you can imagine a giant rubber band extending out from the player's
car to pull lagging cars forward and winning cars back.
Rubber banding is a game element, something done to make an
experience more fun, in this case at the expense of accuracy. There
will be debates about this technique. Let's look at very specific
examples of using rubber banding in racing situations.
Consider a racing educational simulation that is trying to get the
player to build familiarity with a map (travelers racing around a
foreign city to get a comfort of the layout, students racing
through a functioning ancient city), or to become aware of
principles (driving tiny vehicles through magnetic fields). Because
the learning objective is not winning a race, "rubber banding"
would increase interest without undermining the learning
experience. If the goal of the course was to win a race, this
technique would cripple the learning.
For those of you who play real-time strategy games, to rush is to,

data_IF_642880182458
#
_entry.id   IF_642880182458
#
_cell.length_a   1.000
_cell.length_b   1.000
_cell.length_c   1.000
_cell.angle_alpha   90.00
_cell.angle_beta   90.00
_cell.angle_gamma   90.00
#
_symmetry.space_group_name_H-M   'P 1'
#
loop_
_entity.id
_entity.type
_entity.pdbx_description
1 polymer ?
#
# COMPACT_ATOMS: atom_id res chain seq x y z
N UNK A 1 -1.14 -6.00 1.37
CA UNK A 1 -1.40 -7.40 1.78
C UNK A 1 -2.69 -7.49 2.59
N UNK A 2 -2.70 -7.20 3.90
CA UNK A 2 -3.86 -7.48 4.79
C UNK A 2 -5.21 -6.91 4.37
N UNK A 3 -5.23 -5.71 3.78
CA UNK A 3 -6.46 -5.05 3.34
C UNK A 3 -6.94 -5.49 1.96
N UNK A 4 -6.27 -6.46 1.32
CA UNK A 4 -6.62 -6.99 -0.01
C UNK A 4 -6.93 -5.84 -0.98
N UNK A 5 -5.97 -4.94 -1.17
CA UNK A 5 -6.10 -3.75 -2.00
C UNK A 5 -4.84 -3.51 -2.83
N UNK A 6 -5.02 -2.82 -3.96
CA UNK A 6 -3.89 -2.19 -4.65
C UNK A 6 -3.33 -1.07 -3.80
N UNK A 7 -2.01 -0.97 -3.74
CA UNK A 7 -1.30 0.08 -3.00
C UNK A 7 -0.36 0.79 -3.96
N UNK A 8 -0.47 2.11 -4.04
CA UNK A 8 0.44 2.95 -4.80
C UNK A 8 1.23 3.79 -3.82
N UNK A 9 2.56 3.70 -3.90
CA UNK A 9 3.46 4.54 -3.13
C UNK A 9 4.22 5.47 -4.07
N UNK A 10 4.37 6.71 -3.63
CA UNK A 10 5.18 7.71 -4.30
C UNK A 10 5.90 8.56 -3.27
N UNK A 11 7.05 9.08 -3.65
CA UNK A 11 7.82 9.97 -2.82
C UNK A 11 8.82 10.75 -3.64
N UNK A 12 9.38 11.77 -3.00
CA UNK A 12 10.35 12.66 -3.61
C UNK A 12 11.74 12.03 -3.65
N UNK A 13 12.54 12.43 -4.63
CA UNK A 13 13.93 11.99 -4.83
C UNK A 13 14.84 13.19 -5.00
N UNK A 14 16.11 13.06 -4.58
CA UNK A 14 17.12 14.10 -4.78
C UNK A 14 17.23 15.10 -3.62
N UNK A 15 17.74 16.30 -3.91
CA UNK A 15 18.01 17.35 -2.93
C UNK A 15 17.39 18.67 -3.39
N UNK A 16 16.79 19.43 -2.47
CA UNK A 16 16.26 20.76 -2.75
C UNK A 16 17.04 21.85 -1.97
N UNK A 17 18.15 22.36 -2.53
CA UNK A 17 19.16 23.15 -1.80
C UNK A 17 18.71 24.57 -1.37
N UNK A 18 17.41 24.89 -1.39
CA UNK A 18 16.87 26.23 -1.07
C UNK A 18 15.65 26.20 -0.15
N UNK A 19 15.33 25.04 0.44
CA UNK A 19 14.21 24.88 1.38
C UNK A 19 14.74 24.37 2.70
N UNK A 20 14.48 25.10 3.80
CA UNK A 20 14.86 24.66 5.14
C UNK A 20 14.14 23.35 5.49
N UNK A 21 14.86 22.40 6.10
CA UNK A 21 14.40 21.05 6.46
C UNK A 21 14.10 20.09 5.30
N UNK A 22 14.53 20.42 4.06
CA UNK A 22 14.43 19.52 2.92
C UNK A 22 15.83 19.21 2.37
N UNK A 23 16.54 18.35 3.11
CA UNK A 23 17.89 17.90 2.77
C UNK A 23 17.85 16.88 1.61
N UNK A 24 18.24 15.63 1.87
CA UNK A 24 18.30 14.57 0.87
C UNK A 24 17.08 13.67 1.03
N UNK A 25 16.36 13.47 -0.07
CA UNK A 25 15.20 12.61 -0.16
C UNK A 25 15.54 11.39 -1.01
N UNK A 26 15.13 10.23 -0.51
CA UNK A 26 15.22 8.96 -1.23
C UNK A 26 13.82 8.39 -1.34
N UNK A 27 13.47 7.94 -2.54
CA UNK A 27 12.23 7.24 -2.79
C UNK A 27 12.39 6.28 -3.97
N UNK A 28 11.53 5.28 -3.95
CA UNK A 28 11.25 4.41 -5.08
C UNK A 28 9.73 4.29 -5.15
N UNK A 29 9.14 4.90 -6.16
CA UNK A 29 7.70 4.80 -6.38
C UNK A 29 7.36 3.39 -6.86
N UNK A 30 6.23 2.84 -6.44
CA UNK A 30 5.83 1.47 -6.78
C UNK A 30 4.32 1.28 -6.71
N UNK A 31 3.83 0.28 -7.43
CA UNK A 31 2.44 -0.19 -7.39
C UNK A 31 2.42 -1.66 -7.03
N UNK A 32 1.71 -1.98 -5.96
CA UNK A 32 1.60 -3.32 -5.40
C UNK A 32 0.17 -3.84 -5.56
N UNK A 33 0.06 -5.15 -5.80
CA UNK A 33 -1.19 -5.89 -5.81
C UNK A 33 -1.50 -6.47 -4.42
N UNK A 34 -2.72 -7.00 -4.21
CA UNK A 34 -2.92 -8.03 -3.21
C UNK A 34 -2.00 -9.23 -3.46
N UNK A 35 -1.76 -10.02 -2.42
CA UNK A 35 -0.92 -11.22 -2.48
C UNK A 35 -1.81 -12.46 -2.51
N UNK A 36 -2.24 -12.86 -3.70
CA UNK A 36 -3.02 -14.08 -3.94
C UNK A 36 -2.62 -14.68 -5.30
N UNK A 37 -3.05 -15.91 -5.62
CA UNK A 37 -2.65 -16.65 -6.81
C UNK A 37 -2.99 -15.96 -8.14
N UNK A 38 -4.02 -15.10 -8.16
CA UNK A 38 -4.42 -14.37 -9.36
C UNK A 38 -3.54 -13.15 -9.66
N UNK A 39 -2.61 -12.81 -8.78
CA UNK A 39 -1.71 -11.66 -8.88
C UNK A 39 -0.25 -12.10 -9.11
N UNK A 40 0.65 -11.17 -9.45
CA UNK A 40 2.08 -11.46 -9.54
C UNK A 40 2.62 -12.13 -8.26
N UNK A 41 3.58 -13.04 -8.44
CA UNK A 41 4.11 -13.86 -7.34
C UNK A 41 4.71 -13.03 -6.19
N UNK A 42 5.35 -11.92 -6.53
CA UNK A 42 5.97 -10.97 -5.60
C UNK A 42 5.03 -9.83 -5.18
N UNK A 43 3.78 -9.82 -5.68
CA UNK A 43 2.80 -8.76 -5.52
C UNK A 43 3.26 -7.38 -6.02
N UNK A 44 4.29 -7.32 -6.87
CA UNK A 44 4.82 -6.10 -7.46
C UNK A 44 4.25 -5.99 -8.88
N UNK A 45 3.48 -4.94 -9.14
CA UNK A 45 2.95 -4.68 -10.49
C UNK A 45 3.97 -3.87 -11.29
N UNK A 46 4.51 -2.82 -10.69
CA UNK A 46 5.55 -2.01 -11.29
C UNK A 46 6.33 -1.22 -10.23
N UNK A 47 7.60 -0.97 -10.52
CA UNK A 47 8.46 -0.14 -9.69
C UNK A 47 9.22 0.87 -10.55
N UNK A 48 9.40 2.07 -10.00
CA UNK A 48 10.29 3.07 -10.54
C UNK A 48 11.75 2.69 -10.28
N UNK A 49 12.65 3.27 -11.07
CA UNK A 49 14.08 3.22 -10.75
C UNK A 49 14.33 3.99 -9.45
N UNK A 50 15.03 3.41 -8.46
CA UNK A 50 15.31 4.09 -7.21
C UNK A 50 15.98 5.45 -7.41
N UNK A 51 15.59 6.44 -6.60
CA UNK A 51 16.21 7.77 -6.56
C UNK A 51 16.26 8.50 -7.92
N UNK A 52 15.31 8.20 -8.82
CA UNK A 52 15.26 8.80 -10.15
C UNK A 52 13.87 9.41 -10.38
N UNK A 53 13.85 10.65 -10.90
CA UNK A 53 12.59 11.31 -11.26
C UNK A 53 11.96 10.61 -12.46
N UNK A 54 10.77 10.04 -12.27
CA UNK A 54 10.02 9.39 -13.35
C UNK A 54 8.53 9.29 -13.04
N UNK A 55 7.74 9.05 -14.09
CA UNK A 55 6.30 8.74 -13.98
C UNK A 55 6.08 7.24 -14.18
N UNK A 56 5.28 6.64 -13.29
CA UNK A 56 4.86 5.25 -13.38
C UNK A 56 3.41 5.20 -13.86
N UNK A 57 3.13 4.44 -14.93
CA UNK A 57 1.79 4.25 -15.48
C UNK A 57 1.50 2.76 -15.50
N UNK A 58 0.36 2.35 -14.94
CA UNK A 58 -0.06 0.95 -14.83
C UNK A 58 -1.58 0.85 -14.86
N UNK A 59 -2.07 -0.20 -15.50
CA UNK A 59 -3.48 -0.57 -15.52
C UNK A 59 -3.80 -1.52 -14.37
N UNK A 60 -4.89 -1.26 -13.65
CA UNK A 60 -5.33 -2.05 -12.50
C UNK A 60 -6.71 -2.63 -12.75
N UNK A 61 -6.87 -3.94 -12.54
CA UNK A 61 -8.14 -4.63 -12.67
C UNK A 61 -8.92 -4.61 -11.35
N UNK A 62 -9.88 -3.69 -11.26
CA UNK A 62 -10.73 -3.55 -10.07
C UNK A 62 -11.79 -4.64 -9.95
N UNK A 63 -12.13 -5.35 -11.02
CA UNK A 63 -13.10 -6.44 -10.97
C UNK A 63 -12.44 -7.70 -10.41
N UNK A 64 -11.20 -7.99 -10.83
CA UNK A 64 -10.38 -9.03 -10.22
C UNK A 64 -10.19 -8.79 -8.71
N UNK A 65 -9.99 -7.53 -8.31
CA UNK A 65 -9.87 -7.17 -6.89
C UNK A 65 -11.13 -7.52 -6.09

early on in a scenario, build a large, mobile army and attack an
opponent, hopefully catching them unaware while they are still
building up their infrastructure.
This term is increasingly used in real business situations, both
for people internally planning to get support for their idea "Let's
do an email rush before the report is released," and externally,
"It is not enough to be an early mover. We have to do a tank rush
to dominate the store shelves."
This is typically an all or nothing strategy, that if fails, leaves
the attacker in a vulnerable situation.
Scramble: Using a mixture of reflex and practiced tactics in an
attempt to get to a better, more strategic, situation.
I love watching people play real-time simulations. You can tell by
watching their eyes when they go from being in control to suddenly
loosing it. Things go wrong. They panic. They flail. Then,
something happens to the eyes. They gain resolve. They scramble.
Sometimes, they regain control and are once again humming at a
I used to think that you don't really know another country until